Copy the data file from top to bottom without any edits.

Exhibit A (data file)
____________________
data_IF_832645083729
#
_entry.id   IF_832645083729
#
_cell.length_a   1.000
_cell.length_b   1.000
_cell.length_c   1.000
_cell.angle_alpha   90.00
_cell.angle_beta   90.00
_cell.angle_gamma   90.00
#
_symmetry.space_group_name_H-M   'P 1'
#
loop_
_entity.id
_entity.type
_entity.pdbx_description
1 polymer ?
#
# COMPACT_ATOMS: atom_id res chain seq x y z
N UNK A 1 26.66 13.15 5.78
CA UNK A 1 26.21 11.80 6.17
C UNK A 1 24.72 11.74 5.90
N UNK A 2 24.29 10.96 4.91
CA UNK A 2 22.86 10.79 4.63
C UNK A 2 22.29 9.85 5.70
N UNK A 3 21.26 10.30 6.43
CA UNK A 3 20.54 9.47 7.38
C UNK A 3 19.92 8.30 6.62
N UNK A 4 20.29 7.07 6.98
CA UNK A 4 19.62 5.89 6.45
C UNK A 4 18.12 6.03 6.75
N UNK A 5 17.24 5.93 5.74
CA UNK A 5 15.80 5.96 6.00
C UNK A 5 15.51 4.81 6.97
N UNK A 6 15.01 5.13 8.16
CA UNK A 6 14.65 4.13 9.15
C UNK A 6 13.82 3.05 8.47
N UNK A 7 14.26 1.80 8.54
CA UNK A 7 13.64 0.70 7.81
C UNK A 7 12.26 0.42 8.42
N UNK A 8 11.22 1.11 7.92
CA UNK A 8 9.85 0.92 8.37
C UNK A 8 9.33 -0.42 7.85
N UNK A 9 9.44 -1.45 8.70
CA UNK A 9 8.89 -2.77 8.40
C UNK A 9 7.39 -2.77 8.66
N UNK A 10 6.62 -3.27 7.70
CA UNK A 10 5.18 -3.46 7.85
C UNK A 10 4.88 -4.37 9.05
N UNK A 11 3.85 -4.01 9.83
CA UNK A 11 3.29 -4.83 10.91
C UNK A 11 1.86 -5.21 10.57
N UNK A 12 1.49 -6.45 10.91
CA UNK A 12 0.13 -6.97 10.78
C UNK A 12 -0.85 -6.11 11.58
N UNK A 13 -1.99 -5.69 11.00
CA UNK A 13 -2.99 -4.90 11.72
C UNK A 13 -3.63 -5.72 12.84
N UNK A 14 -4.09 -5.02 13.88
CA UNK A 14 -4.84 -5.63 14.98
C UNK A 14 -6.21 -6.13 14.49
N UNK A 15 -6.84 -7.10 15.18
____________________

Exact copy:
data_IF_832645083729
#
_entry.id   IF_832645083729
#
_cell.length_a   1.000
_cell.length_b   1.000
_cell.length_c   1.000
_cell.angle_alpha   90.00
_cell.angle_beta   90.00
_cell.angle_gamma   90.00
#
_symmetry.space_group_name_H-M   'P 1'
#
loop_
_entity.id
_entity.type
_entity.pdbx_description
1 polymer ?
#
# COMPACT_ATOMS: atom_id res chain seq x y z
N UNK A 1 26.66 13.15 5.78
CA UNK A 1 26.21 11.80 6.17
C UNK A 1 24.72 11.74 5.90
N UNK A 2 24.29 10.96 4.91
CA UNK A 2 22.86 10.79 4.63
C UNK A 2 22.29 9.85 5.70
N UNK A 3 21.26 10.30 6.43
CA UNK A 3 20.54 9.47 7.38
C UNK A 3 19.92 8.30 6.62
N UNK A 4 20.29 7.07 6.98
CA UNK A 4 19.62 5.89 6.45
C UNK A 4 18.12 6.03 6.75
N UNK A 5 17.24 5.93 5.74
CA UNK A 5 15.80 5.96 6.00
C UNK A 5 15.51 4.81 6.97
N UNK A 6 15.01 5.13 8.16
CA UNK A 6 14.65 4.13 9.15
C UNK A 6 13.82 3.05 8.47
N UNK A 7 14.26 1.80 8.54
CA UNK A 7 13.64 0.70 7.81
C UNK A 7 12.26 0.42 8.42
N UNK A 8 11.22 1.11 7.92
CA UNK A 8 9.85 0.92 8.37
C UNK A 8 9.33 -0.42 7.85
N UNK A 9 9.44 -1.45 8.70
CA UNK A 9 8.89 -2.77 8.40
C UNK A 9 7.39 -2.77 8.66
N UNK A 10 6.62 -3.27 7.70
CA UNK A 10 5.18 -3.46 7.85
C UNK A 10 4.88 -4.37 9.05
N UNK A 11 3.85 -4.01 9.83
CA UNK A 11 3.29 -4.83 10.91
C UNK A 11 1.86 -5.21 10.57
N UNK A 12 1.49 -6.45 10.91
CA UNK A 12 0.13 -6.97 10.78
C UNK A 12 -0.85 -6.11 11.58
N UNK A 13 -1.99 -5.69 11.00
CA UNK A 13 -2.99 -4.90 11.72
C UNK A 13 -3.63 -5.72 12.84
N UNK A 14 -4.09 -5.02 13.88
CA UNK A 14 -4.84 -5.63 14.98
C UNK A 14 -6.21 -6.13 14.49
N UNK A 15 -6.84 -7.10 15.18